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La Jolla’s Monkey House

“The site of many family weddings, 4th of July parades, holiday parties, and La Jolla Secret Garden Tours.”

The spacious patio offers plenty of room for monkeying around.
The spacious patio offers plenty of room for monkeying around.

Renowned local architect Edgar Ullrich was lured from his Colorado home a century ago by a prized commission — chief design responsibilities for Casa de Mañana, a luxury resort hotel in La Jolla that eventually became an upscale retirement community. He ended up loving San Diego so much that he never left. He continued to design homes for wealthy locals until his death in 1958.

Ullrich’s first project, however, was the home he built in 1924 to reside in during the Casa de Mañana project at 7231 Monte Vista Avenue. According to listing materials retrieved from Realtor.com, locals refer to the residence as Monkey House “for the sculpture that adorns the front gable with two monkeys holding the Ulrich family crest.” Sadly, the listing’s photos don’t include any up-close monkey shots.

Comprising approximately 5250 square feet of interior living area, the main house includes seven bedrooms (not including a dedicated office) and six-and-a-half baths. It’s been added onto several times, including a second story addition designed by Ullrich in 1928 “with a winding staircase from the living room that leads to two en-suite bedrooms with balconies overlooking the ocean” to expand the home for its next owner, Philip Barber. Barber would go on to develop the surrounding area south of La Jolla Village and west to Windansea Beach, lending his name to the neighborhood now known as the Barber Tract.

Keeping with the English Tudor “storybook aesthetic,” the current owners added a third ocean-view story with a “sprawling family room with three-story ceilings, a wall of French doors that open to the patio, and a gigantic fireplace inspired by the Ahwahnee Lodge in Yosemite.”

Continuing on, the residence also boasts a formal dining with fresco-adorned coved ceilings, an eat-in kitchen that appears to have a brick barbecue that shares space with the cooktop under a massive vent hood, a formal living room “with vaulted cathedral ceilings,” a “sun-drenched family room with soaring ceilings, and tons of original charm” that includes “leaded windows with clear and stained glass throughout that open to feel the ocean breeze or listen to the waves as you fall asleep.”

An excellent touch far too often forgotten in more modern designs is the presence of window seating alcoves in what appears to be most of the bedrooms.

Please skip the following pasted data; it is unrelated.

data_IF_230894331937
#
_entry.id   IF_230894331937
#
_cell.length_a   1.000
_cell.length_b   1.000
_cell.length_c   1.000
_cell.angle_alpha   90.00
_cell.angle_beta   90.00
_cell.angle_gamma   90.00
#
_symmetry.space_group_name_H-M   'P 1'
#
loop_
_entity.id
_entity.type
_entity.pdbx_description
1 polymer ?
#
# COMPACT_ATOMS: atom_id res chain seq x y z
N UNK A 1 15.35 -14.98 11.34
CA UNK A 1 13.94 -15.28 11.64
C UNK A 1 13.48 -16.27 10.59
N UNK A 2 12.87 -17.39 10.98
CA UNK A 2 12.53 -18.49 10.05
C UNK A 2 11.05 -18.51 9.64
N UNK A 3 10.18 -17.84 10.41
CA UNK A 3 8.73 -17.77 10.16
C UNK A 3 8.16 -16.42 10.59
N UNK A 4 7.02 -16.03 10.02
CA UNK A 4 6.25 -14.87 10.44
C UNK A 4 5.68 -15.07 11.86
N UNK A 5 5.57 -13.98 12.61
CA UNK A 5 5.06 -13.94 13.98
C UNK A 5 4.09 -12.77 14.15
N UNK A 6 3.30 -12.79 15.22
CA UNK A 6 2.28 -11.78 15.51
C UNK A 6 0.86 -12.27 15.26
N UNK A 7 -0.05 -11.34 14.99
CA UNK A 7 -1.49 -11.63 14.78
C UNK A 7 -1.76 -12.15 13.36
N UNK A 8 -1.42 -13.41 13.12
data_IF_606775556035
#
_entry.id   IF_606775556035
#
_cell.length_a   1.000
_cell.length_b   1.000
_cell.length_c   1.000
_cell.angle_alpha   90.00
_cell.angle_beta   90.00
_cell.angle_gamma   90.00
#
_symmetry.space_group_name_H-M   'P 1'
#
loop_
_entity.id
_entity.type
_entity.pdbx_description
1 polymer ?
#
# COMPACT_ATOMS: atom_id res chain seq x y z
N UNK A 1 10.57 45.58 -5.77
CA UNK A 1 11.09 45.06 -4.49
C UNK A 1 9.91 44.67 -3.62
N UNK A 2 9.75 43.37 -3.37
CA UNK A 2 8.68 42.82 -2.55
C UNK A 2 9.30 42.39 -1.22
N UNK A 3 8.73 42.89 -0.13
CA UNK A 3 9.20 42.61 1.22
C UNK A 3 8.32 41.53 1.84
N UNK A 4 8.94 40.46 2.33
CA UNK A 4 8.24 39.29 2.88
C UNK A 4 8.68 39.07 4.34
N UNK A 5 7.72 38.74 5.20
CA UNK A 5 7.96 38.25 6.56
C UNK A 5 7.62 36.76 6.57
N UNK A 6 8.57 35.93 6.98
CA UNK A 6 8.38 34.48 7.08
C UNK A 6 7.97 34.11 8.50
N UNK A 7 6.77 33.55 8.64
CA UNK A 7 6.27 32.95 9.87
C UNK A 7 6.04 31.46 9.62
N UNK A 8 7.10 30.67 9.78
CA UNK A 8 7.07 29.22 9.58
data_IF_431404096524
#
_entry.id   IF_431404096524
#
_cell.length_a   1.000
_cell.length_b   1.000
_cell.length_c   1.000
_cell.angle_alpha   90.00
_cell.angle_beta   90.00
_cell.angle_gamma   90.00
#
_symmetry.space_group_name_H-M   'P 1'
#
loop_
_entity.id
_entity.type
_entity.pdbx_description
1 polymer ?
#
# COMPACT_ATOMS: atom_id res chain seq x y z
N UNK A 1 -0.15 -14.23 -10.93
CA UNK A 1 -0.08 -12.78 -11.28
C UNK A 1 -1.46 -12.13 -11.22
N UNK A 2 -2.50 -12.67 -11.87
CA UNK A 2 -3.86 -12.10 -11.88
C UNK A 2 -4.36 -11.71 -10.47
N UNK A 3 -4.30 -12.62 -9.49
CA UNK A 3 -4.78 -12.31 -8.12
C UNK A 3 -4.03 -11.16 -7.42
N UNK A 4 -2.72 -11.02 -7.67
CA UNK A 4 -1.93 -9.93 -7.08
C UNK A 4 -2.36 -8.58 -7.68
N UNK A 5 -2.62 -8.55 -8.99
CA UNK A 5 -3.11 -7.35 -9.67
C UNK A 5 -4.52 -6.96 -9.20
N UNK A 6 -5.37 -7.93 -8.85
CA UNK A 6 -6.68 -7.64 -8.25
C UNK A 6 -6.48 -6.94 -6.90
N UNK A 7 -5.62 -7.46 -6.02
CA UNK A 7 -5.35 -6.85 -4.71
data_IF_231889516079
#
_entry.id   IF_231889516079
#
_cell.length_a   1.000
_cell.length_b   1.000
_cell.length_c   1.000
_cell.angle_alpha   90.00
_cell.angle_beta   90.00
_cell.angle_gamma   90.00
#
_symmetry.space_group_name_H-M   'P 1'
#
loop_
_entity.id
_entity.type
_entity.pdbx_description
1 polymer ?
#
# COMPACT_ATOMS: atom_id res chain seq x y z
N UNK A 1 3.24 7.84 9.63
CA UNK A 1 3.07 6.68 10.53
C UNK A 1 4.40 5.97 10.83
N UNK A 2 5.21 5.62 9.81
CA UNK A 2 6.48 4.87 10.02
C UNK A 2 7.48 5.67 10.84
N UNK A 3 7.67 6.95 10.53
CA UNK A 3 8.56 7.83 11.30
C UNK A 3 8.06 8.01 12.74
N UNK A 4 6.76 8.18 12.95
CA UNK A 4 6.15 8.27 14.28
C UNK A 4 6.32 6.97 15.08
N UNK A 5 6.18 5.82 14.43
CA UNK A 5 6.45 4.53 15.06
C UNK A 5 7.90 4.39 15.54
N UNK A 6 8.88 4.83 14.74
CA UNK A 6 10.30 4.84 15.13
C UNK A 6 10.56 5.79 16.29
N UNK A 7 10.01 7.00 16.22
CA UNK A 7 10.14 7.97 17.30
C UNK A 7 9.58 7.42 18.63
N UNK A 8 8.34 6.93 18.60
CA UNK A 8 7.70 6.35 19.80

Across the “spacious and beautifully landscaped backyard, with ample living and dining spaces” that the listing boasts have been “the site of many family weddings, 4th of July parades, holiday parties, and La Jolla Secret Garden Tours.” There’s an additional studio apartment above the detached garage and an “idylic playhouse replica of the original home that Ullrich designed for his children’s use.”

Public records show the current owners as the estate of Charles and Julie Fitch. The Fitches came to La Jolla in 1959 where Charles took up a fellowship at Scripps Clinic. He passed in 2018; Julie followed last January.

Following the Fitches’ long stewardship of Monkey House, it was offered for sale in April for the first time in 60 years (and only the third time ever) in mid-April. The asking price of $8,850,000 remains unchanged to date.

  • 7231 Monte Vista | La Jolla, 92037
  • Beds: 7 | Baths: 8 | Current Owners: Fitch Family | List Price: $8,850,000
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The spacious patio offers plenty of room for monkeying around.
The spacious patio offers plenty of room for monkeying around.

Renowned local architect Edgar Ullrich was lured from his Colorado home a century ago by a prized commission — chief design responsibilities for Casa de Mañana, a luxury resort hotel in La Jolla that eventually became an upscale retirement community. He ended up loving San Diego so much that he never left. He continued to design homes for wealthy locals until his death in 1958.

Ullrich’s first project, however, was the home he built in 1924 to reside in during the Casa de Mañana project at 7231 Monte Vista Avenue. According to listing materials retrieved from Realtor.com, locals refer to the residence as Monkey House “for the sculpture that adorns the front gable with two monkeys holding the Ulrich family crest.” Sadly, the listing’s photos don’t include any up-close monkey shots.